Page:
The information world of today is overwhelming. It can reach a point that you just want to disconnect so as to avoid the continuous bombardment, but that leads to loosing connection with what's happening in the world. Without knowing what's going on it's impossible to act to shape it better.
The problem to solve is to:
- Keep updated on the important articles for you.
- Don't invest too much time on it.
- Don't loose time reading articles you're not interested on.
I've found three information types to explore:
- Written content: articles, blogs, newspapers...
- Listened content: mainly podcasts.
- Viewed content: youtube, twich channels.
Each has it's advantages and disadvantages. I like the written content as it lets me decide the pace of information ingestion, it's compatible with incremental reading, and it's the best medium to learn by making annotations and summaries, it requires your full attention though. Listened content is best to keep updated while you do brainless tasks such as cooking or cleaning, but it makes difficult to save references or ideas. Viewed content is as attention demanding as reading unless you don't care about the visual content and take it as a podcast.
To process the written content I use an RSS reader (Feeder) to gather all written content in one place. I skim through the elements without reading them, and I send the ones that catch my attention to wallabag for later reading. Then I go to wallabag and read the elements that feels more attractive at that moment.
Before starting to read, I define the amount of time I want to spend on getting updated. Half of that time goes to skimming through, and the other to deep reading the selected content. You'll probably won't be able to process either the whole content on your RSS reader nor the selected content, that's why a recommender system would be awesome.
Finding the reading devices is very important. I prefer to browse it on a tablet as it's much more pleasant than a mobile or a computer, an e-reader would be better, although wallabag is supported on some e-readers, I haven't tried it yet. I can't wait for the PineNote to be released.
The moments I've found suitable for reading content are while eating breakfast or dinner when I'm alone.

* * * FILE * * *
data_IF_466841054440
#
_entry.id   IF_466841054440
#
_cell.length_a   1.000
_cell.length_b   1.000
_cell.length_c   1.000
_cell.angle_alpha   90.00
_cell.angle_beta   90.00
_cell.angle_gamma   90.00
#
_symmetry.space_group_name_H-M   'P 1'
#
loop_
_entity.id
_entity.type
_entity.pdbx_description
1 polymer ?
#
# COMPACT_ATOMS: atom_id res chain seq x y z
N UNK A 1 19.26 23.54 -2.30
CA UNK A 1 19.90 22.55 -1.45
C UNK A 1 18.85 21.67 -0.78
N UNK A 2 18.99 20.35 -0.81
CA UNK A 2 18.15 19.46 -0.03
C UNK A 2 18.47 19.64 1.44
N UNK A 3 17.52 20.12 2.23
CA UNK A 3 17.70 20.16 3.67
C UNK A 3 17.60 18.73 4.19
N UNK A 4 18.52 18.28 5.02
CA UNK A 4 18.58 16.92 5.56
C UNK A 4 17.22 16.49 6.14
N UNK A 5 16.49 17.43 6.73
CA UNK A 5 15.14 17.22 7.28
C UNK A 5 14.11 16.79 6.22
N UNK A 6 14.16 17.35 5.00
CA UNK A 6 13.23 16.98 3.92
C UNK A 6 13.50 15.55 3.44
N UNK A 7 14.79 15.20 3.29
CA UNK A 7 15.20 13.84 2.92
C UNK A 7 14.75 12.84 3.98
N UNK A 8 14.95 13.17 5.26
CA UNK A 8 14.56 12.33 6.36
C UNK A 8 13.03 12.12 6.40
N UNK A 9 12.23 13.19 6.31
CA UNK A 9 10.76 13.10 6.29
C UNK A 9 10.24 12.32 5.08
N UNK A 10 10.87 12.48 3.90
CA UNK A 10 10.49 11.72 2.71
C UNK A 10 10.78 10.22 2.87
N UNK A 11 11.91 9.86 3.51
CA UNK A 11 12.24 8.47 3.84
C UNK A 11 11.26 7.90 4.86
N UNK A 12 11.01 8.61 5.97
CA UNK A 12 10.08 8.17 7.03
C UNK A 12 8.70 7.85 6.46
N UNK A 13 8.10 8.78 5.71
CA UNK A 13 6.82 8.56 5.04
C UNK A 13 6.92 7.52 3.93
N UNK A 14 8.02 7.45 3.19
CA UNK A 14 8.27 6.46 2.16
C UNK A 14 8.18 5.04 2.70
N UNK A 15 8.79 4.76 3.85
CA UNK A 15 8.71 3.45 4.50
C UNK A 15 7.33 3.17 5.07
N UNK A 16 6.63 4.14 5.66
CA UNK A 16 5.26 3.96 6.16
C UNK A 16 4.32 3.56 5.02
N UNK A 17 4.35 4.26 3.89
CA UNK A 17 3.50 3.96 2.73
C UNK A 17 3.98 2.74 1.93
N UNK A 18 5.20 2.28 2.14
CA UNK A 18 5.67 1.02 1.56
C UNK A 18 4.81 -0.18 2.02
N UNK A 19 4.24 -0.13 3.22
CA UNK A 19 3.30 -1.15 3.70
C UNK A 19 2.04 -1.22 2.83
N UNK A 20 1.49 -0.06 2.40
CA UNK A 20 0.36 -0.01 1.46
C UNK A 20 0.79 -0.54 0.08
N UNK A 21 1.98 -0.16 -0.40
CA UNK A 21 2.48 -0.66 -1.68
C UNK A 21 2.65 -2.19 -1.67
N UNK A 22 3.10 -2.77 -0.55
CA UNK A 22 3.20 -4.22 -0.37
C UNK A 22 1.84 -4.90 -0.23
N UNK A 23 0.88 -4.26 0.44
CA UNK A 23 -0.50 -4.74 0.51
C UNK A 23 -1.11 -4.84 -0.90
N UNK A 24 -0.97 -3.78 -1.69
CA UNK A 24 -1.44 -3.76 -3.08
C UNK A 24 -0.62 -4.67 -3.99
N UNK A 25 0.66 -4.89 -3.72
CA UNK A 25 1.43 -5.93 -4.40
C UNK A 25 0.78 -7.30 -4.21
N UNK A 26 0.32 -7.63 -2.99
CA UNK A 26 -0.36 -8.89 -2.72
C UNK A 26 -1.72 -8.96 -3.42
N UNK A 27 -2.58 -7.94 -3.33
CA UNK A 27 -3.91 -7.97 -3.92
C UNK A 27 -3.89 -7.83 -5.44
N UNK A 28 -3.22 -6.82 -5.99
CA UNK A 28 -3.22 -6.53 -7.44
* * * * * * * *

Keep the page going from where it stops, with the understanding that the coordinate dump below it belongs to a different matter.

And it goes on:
I've selected a small number of podcasts that I listen with AntennaPod while cooking or cleaning, instead of listening directly from the mobile, I use a bluetooth loudspeaker that I carry everywhere I go (at home! use headphones when you are outside. people with loudspeakers on the public transport or streets are hateful), if there is a reference I want to save, I write it down in the mobile inbox and process it later with pynbox.
The perfect software solution⚑
My current workflow could be improved by software, currently the key features I'd want are:
- One place for all sources: It's useless to go to
ndifferent websites to see if there is new information. RSS has been with us for too long to fall on that.
- The user has control of it's data: The user should be able to decide which information is private and which one is public. Only the people it trusts will have access to it's private data.
- There must be a filter of the incoming elements: It doesn't matter how well you choose your sources, there's always going to be content that is not interesting for you. So there needs to be a powerful filtering system.
Filtering content is a subsection of the recommender systems, of all the basic models, the ones that apply are:
- Collaborative filtering: Where the data of many users is used to filter out the relevant items.